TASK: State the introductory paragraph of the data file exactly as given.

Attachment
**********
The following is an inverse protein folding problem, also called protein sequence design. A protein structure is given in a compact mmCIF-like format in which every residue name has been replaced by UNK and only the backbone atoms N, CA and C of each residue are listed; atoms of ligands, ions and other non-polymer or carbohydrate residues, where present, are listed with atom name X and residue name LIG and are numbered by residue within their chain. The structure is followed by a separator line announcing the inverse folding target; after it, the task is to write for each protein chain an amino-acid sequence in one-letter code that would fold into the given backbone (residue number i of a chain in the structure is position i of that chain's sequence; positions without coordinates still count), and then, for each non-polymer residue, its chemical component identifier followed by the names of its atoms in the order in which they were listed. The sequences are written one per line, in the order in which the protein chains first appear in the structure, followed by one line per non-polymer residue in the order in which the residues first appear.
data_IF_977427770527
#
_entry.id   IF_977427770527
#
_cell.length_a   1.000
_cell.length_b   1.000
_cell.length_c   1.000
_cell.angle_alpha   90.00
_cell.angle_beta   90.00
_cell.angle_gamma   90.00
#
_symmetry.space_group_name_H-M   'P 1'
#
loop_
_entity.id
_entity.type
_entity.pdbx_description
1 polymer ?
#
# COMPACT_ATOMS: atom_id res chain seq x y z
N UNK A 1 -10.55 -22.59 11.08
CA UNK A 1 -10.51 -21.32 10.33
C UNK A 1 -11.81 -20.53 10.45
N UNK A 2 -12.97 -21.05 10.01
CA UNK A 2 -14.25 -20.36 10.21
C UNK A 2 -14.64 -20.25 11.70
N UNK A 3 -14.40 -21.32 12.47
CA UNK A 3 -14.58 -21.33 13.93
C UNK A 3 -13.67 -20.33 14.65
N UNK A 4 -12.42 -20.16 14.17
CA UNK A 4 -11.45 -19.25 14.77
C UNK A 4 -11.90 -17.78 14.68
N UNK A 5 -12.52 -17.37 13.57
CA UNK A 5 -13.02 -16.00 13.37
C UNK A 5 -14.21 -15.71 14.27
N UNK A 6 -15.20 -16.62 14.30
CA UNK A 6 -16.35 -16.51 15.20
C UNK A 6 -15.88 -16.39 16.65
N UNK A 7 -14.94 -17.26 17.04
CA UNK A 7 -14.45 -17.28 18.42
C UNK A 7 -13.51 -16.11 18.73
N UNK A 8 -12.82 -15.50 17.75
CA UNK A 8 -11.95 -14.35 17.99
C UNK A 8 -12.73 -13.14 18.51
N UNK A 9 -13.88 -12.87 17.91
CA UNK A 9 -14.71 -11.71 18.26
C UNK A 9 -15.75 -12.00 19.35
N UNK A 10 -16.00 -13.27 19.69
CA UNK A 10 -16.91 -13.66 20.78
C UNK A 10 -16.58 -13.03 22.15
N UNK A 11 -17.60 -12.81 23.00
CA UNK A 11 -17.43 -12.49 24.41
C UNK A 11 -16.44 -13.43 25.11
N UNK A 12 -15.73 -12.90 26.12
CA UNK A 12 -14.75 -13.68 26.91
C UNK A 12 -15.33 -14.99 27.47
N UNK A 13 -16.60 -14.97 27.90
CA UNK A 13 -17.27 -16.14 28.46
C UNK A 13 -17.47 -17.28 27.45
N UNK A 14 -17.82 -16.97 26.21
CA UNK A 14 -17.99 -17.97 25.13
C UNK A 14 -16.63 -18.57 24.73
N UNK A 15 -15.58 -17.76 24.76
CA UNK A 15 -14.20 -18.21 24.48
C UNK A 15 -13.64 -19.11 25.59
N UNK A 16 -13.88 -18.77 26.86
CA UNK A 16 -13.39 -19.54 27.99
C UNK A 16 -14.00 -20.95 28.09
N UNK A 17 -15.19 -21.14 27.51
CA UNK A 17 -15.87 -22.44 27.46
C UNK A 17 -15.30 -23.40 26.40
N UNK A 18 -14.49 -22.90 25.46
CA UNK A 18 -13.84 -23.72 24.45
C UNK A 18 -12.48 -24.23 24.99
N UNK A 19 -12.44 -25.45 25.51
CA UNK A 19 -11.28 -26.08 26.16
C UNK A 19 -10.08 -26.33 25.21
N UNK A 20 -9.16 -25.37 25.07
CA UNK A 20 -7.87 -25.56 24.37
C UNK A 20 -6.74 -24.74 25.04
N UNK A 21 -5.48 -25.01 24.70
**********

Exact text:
The following is an inverse protein folding problem, also called protein sequence design. A protein structure is given in a compact mmCIF-like format in which every residue name has been replaced by UNK and only the backbone atoms N, CA and C of each residue are listed; atoms of ligands, ions and other non-polymer or carbohydrate residues, where present, are listed with atom name X and residue name LIG and are numbered by residue within their chain. The structure is followed by a separator line announcing the inverse folding target; after it, the task is to write for each protein chain an amino-acid sequence in one-letter code that would fold into the given backbone (residue number i of a chain in the structure is position i of that chain's sequence; positions without coordinates still count), and then, for each non-polymer residue, its chemical component identifier followed by the names of its atoms in the order in which they were listed. The sequences are written one per line, in the order in which the protein chains first appear in the structure, followed by one line per non-polymer residue in the order in which the residues first appear.